MBA Book List

Here are some of the books that I’ve read that have been most impactful for me. These are some of the best sources I’ve found to discover new knowledge to apply in your career and businesses. The list will continue to grow, so please keep checking back for more recommendations! Also just a heads up, these are affiliate links that help pay for this website. Thanks for checking these out. 


The Hard Thing About Hard Things by Ben Horowitz. These are the real hard lessons learned by Ben Horowitz building his company through the Dot-com bubble of the late 90s. Very practical leadership applications and what to do in difficult business scenarios.


Extreme Ownership by Jocko Willink and Leif Babin. In this book Jocko and Leif go into extremely practical leadership lessons learned on the frontlines of the Iraq War. Jocko also goes into more leadership lessons in his podcast.

Dichotomy of Leadership by Jocko and Leif. This book picks up where Extreme Ownership left off. It goes into the details of how being a leader is about balance. Again, very practical tactics to apply to all industries and walks of life.

Leadership Strategies and Tactics by Jocko Willink. Jocko goes into the difficulties and specific scenarios that you are likely to encounter as a leader. He employs the methods he’s developed on the battlefield and through business consulting at Echelon Front.


Co-opetition, by Brandenburger and Nalebuff. This book is the most practical guide to game theory that I’ve come across. They go into how to think about strategy. It is about considering your value add, how other players view the playing field, and how you can change the game to allow you and your complementors to win. 


Competing Against Luck by Clay Christensen. Excellent resource on how developing innovations does not have to be about luck. It is about the theory of “Jobs-to-be-done”. This book helps you view the world through a lens of how to identify solutions that can be developed into a sustainable business.


The Lean Startup by Eric Ries. This book describes the practical steps to keep you focused when starting a business. It is all about small batches, meaning you can take customer feedback about your minimally viable product and pivot as you build.


Never Split the Difference by Chris Voss. Retired FBI negotiator gives extremely practical advice on how to negotiate in business. This is a topic that is commonly overlooked in business classes, but can make a huge difference in your life.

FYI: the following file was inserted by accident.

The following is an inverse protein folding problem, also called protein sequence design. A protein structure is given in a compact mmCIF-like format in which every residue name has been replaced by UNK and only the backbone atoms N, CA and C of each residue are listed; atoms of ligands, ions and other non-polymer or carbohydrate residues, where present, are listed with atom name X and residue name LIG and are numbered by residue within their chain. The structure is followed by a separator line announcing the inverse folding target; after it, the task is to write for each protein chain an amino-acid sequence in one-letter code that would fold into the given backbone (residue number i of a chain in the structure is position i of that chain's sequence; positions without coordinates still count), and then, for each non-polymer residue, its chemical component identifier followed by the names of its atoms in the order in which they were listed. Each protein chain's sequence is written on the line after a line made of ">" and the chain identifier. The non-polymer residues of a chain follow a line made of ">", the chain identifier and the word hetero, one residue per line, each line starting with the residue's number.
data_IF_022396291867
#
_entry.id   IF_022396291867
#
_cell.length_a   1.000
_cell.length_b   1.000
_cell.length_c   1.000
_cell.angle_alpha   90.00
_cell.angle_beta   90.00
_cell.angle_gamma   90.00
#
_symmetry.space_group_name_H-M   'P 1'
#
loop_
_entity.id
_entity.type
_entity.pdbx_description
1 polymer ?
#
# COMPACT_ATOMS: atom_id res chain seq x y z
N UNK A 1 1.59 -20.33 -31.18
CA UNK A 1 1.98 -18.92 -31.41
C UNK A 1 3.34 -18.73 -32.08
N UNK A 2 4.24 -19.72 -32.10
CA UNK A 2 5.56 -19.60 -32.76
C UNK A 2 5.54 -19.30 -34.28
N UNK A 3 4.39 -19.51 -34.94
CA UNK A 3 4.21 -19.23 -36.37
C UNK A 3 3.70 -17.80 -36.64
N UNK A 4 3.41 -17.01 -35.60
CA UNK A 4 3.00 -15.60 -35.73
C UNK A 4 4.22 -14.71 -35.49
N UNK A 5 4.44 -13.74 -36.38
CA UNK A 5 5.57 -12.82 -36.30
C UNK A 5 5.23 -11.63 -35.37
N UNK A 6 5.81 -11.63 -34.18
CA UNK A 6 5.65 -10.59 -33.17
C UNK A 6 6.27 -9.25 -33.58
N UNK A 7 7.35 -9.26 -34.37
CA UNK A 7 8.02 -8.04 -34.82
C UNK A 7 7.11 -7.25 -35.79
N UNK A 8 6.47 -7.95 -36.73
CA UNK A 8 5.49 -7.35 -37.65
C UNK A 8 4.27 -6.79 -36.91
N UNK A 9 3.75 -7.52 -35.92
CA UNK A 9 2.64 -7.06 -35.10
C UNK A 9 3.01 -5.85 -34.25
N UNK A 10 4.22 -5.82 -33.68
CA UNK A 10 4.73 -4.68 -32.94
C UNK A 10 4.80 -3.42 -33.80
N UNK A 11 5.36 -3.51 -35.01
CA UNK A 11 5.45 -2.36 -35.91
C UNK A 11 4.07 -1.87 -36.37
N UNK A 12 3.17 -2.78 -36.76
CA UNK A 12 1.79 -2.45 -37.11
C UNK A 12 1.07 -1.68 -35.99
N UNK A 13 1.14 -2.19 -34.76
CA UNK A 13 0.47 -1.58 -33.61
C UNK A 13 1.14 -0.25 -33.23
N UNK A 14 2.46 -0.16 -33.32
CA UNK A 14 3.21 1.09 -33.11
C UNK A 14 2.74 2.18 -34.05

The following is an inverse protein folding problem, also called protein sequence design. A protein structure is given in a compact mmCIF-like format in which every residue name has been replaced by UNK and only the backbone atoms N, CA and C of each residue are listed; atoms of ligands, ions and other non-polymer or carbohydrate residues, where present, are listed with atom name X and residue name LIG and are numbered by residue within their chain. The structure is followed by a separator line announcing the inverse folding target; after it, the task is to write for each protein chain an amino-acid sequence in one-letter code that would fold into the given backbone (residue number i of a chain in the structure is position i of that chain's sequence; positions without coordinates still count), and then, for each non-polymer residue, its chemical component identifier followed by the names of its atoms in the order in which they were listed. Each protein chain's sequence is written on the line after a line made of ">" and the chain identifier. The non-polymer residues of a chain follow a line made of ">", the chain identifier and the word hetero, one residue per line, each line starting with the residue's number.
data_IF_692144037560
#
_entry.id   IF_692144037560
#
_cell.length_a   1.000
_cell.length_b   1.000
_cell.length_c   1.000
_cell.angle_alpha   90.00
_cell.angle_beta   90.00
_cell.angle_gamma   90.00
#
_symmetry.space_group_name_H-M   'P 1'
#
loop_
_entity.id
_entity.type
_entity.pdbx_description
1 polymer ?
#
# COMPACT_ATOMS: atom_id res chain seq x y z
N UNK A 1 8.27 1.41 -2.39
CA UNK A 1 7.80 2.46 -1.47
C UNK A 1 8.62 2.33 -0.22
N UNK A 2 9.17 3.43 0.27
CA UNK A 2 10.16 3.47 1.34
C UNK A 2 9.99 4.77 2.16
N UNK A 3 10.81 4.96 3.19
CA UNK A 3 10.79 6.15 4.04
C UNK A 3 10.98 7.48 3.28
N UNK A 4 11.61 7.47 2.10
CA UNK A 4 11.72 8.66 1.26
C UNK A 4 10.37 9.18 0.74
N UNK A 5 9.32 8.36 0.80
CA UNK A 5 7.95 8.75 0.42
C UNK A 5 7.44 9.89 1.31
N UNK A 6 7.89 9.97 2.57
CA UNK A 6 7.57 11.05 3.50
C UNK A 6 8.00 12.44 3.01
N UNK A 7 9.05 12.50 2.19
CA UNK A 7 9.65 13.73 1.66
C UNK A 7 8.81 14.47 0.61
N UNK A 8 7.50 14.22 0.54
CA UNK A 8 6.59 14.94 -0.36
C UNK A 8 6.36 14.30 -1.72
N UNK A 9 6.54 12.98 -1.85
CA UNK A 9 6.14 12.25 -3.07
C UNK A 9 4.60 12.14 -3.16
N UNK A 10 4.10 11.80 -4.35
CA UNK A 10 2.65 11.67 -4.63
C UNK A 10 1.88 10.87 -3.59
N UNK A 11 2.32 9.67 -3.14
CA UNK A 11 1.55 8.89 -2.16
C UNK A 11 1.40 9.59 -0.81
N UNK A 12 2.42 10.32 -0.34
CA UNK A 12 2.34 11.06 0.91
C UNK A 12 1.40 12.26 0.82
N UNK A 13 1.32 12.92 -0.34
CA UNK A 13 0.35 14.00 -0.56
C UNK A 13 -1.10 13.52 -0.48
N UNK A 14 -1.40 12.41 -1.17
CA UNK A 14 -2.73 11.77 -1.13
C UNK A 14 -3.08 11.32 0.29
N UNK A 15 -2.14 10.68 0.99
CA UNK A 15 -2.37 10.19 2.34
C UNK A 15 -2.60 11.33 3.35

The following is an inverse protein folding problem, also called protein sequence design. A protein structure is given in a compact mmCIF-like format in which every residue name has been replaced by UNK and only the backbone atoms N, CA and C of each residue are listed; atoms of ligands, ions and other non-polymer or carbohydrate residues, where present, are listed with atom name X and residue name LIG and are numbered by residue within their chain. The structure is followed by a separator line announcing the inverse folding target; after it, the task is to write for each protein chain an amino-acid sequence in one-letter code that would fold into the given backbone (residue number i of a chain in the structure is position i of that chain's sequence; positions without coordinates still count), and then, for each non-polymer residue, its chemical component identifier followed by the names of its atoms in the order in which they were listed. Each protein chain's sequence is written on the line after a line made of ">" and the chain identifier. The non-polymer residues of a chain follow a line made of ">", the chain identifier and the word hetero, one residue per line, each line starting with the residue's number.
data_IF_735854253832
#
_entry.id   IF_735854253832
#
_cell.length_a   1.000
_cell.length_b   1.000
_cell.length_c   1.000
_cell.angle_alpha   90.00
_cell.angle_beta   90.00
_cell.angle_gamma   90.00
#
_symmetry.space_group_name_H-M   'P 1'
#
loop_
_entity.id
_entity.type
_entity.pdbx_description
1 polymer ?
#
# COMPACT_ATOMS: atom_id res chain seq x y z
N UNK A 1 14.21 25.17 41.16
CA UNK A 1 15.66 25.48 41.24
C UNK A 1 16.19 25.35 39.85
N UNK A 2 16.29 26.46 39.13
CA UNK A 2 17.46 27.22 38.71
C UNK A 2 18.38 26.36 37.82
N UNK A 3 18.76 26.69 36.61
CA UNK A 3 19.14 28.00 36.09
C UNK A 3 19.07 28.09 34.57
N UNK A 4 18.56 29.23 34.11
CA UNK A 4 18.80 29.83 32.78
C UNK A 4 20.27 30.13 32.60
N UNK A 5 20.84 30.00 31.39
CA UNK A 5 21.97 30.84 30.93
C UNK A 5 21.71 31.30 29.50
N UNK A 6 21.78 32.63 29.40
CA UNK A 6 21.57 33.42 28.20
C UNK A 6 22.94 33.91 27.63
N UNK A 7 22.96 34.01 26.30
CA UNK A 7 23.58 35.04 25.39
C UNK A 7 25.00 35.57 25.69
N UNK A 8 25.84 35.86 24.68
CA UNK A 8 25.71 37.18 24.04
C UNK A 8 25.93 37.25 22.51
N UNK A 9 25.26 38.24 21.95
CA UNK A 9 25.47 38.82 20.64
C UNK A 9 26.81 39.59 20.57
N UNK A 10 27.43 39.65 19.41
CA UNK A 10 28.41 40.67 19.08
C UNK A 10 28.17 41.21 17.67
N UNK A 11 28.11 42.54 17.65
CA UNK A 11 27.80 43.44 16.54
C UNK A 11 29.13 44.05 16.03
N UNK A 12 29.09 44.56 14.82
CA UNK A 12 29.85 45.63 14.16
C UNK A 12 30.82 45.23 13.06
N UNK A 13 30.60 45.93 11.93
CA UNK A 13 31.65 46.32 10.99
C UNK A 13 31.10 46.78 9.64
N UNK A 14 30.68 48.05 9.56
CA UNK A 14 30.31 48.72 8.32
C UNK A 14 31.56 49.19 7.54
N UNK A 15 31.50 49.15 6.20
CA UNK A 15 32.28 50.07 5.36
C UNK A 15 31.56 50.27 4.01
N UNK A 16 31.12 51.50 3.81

Things I Wish I Had Known Before College

How to Fail at Almost Everything and Still Win Big by Scott Adams, the writer of the Dilbert Comics. Adams doesn’t sugar coat his life and tells things the way they are. This book has great examples and lessons in it. Some lessons that stood out were focus on the things that you find joy in optimizing that internal happiness/energy. Focus on learning multiple skills to increase the odds of success. Develop your public speak skills, study the psychology of persuasion, grammar, voice technique, basic accounting, and business writing. Focus on systems to get you to where you want to go because alone goals will often disappoint. Shoot for a flexible schedule and don’t focus on jobs that are limited by your personal time.


Angel: How to Invest in Technology Startups – Timeless Advice from an Angel Investor Who Turned $100,000 into $100,000,000 by Jason Calacanis. This book was quite intriguing. It goes into detail about the step by step process of how to start angel investing. This is the type of investing that people feel called towards. It is about how many “homeruns” can you swing when you are up to bat. Just like baseball, your average doesn’t have to be that high if you are methodical and strategic like Calacanis sets his readers up to be in this book. If you feel called towards investing and working with start-ups you should read this book. The audiobook version has some interesting conversations with other angel investors and venture capitalists at the end. Highly recommended!

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